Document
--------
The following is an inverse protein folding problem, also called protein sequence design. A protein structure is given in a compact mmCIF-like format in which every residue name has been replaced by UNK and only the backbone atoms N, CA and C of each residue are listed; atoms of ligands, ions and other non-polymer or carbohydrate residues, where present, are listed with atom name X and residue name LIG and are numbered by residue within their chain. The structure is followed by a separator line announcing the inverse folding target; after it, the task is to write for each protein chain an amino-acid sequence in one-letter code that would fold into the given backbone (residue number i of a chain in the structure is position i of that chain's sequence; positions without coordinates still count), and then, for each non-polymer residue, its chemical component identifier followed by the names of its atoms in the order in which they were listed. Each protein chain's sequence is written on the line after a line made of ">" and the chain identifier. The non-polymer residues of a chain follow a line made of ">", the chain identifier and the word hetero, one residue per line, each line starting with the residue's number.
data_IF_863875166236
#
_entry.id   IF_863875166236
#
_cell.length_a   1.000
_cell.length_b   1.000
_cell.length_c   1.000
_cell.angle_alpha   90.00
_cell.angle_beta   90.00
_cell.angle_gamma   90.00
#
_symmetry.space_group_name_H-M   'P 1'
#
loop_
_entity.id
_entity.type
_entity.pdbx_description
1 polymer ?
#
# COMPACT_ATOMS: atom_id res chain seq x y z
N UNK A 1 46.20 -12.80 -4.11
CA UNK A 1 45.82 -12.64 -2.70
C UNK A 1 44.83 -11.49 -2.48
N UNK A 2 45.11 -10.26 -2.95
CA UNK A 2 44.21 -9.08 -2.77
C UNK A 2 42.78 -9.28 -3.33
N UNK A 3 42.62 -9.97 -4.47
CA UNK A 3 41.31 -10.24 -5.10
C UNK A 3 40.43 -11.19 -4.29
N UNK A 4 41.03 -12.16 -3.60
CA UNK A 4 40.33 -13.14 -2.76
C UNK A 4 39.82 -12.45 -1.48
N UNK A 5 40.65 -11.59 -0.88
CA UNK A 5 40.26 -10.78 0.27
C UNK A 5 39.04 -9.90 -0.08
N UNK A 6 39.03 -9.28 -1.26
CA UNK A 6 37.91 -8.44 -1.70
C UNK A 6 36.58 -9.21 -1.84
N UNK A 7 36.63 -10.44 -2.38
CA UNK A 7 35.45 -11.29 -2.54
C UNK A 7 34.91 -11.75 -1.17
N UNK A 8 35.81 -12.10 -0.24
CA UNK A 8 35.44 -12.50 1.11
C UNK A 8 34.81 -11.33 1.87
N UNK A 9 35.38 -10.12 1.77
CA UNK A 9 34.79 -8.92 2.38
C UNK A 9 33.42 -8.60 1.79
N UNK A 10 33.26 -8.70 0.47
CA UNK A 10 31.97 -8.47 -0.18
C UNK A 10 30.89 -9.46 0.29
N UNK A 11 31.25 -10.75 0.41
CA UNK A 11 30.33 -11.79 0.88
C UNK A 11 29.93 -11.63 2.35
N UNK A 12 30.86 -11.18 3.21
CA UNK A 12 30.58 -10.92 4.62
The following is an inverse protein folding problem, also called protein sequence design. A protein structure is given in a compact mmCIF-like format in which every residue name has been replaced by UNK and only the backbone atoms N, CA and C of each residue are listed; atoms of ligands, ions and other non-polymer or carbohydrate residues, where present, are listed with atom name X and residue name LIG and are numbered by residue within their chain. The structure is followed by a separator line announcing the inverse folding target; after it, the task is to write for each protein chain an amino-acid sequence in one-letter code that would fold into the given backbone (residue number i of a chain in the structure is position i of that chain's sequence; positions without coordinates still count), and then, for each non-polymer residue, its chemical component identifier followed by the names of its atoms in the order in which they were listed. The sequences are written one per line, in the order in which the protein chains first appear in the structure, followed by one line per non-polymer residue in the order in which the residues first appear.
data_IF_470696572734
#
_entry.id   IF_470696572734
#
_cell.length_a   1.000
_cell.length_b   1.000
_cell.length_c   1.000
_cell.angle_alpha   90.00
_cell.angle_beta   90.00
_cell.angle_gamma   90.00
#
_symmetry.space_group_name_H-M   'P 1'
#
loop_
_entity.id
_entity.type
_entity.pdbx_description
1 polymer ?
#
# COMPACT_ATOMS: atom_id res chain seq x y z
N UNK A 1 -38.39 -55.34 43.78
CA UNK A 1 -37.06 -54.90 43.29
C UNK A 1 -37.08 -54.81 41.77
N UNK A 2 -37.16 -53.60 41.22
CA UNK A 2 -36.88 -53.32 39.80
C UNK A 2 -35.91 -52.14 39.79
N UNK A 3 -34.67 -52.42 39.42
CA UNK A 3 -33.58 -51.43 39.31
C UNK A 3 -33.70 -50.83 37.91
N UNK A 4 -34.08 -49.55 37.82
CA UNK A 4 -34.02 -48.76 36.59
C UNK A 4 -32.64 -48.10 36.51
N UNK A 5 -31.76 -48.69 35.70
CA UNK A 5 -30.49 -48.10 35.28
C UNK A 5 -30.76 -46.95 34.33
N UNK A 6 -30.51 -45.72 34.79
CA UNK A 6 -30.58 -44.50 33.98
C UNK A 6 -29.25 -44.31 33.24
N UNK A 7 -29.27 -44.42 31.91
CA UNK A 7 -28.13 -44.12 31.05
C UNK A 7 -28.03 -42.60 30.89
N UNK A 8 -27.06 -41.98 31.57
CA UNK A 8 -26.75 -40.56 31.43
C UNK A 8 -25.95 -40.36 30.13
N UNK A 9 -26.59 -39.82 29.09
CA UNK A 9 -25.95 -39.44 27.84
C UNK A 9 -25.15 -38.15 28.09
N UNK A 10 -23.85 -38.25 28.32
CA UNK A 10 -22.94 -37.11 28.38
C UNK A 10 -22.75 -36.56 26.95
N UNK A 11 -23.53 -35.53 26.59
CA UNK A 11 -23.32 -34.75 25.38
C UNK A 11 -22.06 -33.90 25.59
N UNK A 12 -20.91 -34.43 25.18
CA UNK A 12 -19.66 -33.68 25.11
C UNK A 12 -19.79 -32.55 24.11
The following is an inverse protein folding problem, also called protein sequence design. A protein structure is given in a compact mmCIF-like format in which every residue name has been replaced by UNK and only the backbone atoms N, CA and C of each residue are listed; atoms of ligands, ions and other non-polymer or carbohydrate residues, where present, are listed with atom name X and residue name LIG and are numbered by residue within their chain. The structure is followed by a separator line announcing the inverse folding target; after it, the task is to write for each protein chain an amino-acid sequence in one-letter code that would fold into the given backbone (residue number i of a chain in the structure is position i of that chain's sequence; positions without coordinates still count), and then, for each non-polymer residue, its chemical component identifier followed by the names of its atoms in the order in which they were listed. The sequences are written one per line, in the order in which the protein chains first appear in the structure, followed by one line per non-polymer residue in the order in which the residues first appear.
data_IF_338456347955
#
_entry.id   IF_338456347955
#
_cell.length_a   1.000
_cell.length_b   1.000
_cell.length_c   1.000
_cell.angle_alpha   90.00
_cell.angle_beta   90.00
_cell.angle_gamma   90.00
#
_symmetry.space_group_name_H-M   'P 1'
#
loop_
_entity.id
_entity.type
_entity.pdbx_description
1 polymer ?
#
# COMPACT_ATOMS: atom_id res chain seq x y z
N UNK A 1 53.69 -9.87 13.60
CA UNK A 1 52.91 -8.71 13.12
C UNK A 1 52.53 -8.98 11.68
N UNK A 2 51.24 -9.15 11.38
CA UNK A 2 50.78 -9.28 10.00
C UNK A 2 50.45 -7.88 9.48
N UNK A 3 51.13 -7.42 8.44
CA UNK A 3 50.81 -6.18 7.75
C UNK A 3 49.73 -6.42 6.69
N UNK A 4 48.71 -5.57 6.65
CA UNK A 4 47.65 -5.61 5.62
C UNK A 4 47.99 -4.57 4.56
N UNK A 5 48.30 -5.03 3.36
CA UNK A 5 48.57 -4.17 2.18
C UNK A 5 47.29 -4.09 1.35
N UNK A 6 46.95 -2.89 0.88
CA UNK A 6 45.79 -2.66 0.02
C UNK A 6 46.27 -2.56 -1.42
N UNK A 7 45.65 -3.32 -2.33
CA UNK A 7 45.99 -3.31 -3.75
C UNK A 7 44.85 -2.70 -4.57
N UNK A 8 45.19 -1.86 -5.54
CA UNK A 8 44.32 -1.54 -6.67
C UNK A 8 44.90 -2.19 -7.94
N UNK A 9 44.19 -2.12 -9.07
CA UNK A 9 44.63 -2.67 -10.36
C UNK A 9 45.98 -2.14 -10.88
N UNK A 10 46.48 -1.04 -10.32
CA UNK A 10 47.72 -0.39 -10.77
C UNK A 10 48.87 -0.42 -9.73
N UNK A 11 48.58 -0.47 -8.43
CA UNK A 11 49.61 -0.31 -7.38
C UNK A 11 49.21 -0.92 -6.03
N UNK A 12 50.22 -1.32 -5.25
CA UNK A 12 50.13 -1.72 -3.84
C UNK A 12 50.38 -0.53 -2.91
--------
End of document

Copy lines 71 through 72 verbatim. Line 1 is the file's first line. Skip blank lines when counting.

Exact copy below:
loop_
_entity.id